So, ‘Fast Foods’ arrived when it could be most appreciated and most recognized. ‘Fast’ indicates – or, at least, implies – that there will be time left over one would not ordinarily have with food that was NOT ‘fast’. Most food preparations require a lot of time.

But ‘Fast Food’ was capitalized on by the promotional people as being something the on-the-go generation could enjoy and would buy, because they had better things to do than sit around restaurants waiting to be waited on; when, instead, they could run in and out with a meal and be on their way to the fun things in life – or on the way to the more time-consuming things in their life, such as work or business of one kind or another.

With the extensive research into the effects of stress, pressure put upon many people from having too little ‘time’ to be relaxed, to enjoy leisure, freedom from worries, there has been a turn-around in the fast food promotional field. Now they are gradually – without you hardly even being aware of it – changing to a ‘family’ restaurant theme. They want to bring back the old-fashioned, close-knit, solid family unit. Back and forth, like the pendulum of a clock, the gimmicks are given a new face and flavor. The public will eventually become conditioned to the new theme and ‘fast food’ will take on a cosmetic change that we will hardly even notice.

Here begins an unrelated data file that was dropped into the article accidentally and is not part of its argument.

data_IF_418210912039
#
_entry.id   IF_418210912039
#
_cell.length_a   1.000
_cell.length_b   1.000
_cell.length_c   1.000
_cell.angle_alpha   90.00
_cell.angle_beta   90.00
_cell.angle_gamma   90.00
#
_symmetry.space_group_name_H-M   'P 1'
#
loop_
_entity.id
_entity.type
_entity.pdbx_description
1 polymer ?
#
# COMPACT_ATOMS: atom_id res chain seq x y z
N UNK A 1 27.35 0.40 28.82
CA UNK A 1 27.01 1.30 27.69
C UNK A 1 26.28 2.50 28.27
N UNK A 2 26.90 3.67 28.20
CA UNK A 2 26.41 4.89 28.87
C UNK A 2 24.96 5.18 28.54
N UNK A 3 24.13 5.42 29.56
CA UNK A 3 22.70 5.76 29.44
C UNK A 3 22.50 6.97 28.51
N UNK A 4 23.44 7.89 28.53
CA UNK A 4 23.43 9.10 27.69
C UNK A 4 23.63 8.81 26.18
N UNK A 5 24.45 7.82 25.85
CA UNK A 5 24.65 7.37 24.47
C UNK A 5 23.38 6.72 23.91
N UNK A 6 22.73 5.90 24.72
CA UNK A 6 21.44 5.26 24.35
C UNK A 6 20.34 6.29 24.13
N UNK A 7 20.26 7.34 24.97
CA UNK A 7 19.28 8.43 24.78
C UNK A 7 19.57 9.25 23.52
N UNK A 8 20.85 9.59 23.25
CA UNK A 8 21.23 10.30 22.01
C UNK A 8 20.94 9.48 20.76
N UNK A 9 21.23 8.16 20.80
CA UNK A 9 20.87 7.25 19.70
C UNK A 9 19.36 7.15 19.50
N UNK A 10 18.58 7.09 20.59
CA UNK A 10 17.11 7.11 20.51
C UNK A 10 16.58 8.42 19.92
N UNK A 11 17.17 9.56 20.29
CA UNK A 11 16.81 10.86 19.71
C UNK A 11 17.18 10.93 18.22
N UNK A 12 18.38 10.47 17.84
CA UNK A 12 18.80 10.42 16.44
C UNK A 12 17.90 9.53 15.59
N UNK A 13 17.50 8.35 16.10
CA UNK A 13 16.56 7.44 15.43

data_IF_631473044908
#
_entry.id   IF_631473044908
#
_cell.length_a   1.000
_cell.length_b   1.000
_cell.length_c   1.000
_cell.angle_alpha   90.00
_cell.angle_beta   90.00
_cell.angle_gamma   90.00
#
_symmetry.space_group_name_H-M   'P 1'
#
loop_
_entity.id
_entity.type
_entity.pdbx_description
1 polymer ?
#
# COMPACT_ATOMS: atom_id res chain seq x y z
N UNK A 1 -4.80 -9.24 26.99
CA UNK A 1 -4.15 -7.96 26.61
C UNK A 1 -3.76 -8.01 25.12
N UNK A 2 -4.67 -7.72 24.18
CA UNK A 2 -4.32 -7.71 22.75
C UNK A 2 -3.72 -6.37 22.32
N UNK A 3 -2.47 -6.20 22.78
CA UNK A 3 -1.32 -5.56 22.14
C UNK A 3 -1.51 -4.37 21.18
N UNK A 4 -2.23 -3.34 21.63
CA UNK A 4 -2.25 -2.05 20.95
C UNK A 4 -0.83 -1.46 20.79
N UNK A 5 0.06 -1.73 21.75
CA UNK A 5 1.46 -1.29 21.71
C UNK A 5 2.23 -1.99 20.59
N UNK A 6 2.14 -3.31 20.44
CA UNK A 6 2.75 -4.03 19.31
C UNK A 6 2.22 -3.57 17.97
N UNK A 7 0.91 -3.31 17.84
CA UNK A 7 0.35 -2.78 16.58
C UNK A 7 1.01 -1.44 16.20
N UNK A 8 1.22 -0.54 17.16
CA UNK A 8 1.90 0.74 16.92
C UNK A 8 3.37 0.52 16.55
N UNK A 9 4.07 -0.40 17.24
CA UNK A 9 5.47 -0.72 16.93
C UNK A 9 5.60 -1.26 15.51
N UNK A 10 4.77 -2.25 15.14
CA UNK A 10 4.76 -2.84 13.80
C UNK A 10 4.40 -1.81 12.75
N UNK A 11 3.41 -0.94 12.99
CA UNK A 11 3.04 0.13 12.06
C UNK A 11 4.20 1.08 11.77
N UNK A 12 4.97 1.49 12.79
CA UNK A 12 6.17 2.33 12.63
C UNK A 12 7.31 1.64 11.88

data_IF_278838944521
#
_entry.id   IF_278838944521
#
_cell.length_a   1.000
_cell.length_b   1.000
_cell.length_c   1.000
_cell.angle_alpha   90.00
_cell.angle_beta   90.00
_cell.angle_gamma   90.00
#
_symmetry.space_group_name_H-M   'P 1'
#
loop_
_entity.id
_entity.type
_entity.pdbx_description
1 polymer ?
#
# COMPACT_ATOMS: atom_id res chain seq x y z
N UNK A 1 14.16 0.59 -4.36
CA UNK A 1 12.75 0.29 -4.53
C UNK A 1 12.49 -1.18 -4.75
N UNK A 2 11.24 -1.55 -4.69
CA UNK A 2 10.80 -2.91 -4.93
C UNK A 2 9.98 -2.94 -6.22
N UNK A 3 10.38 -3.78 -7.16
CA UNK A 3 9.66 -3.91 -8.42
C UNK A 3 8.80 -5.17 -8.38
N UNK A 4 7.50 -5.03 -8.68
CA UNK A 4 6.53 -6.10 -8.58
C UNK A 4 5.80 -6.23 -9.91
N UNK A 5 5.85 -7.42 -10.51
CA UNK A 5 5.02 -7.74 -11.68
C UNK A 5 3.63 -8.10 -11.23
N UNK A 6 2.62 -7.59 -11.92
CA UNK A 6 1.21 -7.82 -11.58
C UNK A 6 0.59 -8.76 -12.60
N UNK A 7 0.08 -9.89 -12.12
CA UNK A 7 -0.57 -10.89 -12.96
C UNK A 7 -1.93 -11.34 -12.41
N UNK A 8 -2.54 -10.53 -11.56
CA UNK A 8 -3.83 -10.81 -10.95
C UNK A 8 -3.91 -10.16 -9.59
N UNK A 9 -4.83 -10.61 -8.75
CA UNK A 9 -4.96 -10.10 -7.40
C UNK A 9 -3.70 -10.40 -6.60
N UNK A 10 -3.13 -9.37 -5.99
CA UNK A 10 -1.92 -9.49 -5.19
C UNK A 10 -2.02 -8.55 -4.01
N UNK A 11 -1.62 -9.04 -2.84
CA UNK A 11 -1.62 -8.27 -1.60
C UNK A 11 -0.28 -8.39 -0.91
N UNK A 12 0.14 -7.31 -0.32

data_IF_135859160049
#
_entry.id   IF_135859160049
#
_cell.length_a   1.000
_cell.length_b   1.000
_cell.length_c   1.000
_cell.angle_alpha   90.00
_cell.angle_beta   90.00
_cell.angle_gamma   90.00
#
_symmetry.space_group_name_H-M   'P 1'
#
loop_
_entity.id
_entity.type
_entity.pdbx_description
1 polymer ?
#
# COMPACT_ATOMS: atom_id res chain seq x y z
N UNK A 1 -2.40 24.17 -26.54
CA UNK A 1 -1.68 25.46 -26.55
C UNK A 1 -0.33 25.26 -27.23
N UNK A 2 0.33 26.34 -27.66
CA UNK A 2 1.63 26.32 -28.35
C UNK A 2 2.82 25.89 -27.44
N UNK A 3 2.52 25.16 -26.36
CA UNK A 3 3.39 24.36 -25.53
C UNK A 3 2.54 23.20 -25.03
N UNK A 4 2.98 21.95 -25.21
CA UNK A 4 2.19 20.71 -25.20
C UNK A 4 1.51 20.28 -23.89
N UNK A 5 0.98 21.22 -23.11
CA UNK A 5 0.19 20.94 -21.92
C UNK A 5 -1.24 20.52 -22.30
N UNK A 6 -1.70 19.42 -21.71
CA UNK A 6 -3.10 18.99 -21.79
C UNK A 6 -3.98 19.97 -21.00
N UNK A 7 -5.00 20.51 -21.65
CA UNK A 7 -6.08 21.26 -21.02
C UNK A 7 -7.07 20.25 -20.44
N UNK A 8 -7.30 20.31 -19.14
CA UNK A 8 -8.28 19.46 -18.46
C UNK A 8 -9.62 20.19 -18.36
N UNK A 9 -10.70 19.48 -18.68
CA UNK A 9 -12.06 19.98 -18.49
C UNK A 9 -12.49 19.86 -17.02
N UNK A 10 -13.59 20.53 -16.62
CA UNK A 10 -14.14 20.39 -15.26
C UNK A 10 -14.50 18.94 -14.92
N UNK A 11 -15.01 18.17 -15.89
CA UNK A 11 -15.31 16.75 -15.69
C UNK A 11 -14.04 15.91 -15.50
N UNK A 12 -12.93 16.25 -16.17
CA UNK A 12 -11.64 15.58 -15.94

Continuing on with my depiction of 30 of the oldest fast food chains and restaurant franchises in America, which I started a couple of weeks ago; the following 11 chains emerged between 1953 and 1969, many from whom Mom imitated several of their popular menu offerings.